“It’s a problematic piece,” he reflects. “The first time I showed it, it was a public facility called the Explorium [in Mobile, Alabama]. Initially when you open the book, there was a vibrator in there because it’s all about self-pleasure with critical theory. Well, someone stole the vibrator in that show! If I filed an insurance claim on a vibrator, the publicity might be pretty interesting.”
In following exhibitions, Aurbach faced censorship over the same work. While participating in a showcase of Southern modern art in Hunstville, Alabama, he was told to obscure the offending item from view. Not wanting to offend the public, the museum gave Aurbach an ultimatum that potentially negated his entire concept.
“The museum director said, ‘I can’t show this piece unless you screw the cover of the book down,’” he recalls. “He felt the community was too conservative to deal with that subject. So, I actually screwed it down because I already drove the piece a couple hundred miles and didn’t want to lose credit for a museum show. I guess I sold out!”
Ultimately, Aurbach’s work embraces humor. A smirk lies in the heart of his metallic sculptures, infusing his take on cold post-modern dystopia with a certain sarcastic warmth. It takes great stamina to deal with bureaucracy, and Aurbach’s sardonic sensibilities stuck with him throughout his administrative warfare. Despite never getting in serious trouble because of his viewpoints, he saw colleagues face liabilities over their artistic decisions while others rose to the rank of chairperson simply for groveling to the deans. Now retired from Vanderbilt with the title of professor emeritus, Aurbach is finally freed from all the workplace politics. However, he still worries about censorship in art with the emergence of overt political correctness.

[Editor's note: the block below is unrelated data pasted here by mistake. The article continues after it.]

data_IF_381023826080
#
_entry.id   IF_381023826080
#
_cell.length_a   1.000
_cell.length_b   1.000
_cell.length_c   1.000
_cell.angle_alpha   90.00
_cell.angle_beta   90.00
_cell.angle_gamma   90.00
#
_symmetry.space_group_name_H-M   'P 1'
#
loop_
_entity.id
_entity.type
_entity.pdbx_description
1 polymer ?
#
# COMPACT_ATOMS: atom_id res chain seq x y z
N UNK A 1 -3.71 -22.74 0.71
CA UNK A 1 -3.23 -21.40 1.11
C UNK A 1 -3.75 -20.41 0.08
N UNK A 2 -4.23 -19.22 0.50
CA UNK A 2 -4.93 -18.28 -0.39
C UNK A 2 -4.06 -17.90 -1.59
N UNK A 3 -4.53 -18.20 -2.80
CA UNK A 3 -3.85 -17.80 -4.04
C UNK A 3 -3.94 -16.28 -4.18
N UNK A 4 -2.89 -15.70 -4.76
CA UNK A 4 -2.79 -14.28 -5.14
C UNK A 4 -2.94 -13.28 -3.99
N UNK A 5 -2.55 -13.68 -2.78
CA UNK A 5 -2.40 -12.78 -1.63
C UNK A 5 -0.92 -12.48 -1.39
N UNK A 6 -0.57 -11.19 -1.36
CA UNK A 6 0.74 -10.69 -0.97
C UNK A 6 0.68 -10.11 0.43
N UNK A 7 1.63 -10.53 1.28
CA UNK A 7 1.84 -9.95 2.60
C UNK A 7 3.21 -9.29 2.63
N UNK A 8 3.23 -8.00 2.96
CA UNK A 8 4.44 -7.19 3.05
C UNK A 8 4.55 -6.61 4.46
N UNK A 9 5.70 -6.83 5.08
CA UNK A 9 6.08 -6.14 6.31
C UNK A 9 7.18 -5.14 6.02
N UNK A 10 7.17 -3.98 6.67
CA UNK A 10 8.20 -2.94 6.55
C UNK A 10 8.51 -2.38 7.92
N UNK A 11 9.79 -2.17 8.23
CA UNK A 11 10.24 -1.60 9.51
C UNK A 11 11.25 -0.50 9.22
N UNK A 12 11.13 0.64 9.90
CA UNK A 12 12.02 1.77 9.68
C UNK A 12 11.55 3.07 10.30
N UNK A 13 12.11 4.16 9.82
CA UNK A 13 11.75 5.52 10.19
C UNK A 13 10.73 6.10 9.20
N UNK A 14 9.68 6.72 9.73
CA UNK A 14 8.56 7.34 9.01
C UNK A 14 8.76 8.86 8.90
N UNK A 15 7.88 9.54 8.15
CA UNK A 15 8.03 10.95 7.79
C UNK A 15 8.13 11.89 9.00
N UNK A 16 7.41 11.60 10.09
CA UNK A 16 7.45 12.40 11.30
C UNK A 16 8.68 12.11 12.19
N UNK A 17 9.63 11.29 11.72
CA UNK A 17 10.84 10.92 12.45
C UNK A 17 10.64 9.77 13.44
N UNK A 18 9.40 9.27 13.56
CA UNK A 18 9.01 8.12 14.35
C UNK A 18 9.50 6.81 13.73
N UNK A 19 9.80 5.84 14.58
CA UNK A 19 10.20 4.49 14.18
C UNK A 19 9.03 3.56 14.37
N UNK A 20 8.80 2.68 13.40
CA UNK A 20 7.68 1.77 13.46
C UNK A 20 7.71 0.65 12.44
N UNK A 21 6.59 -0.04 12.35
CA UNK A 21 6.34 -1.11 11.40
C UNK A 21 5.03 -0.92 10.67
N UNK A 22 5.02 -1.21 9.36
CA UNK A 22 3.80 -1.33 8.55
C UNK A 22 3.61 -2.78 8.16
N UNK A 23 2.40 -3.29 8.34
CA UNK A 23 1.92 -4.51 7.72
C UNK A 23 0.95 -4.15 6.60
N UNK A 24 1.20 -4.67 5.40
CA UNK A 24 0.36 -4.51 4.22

“I do miss the classroom and teaching,” he admits. “But I don’t miss all the politics and the risk. I’ve got a pretty edgy sense of humor. If I say the wrong thing once and I’m toast. Everybody’s offended by everything. If you’re going to talk about art, you’ve got to open up the box when it comes to subject matter. You’re going to hit a minefield no matter what you do.”
Aurbach will present a brief presentation during Thursday’s opening reception; music and refreshments offered. His work will be on display through September.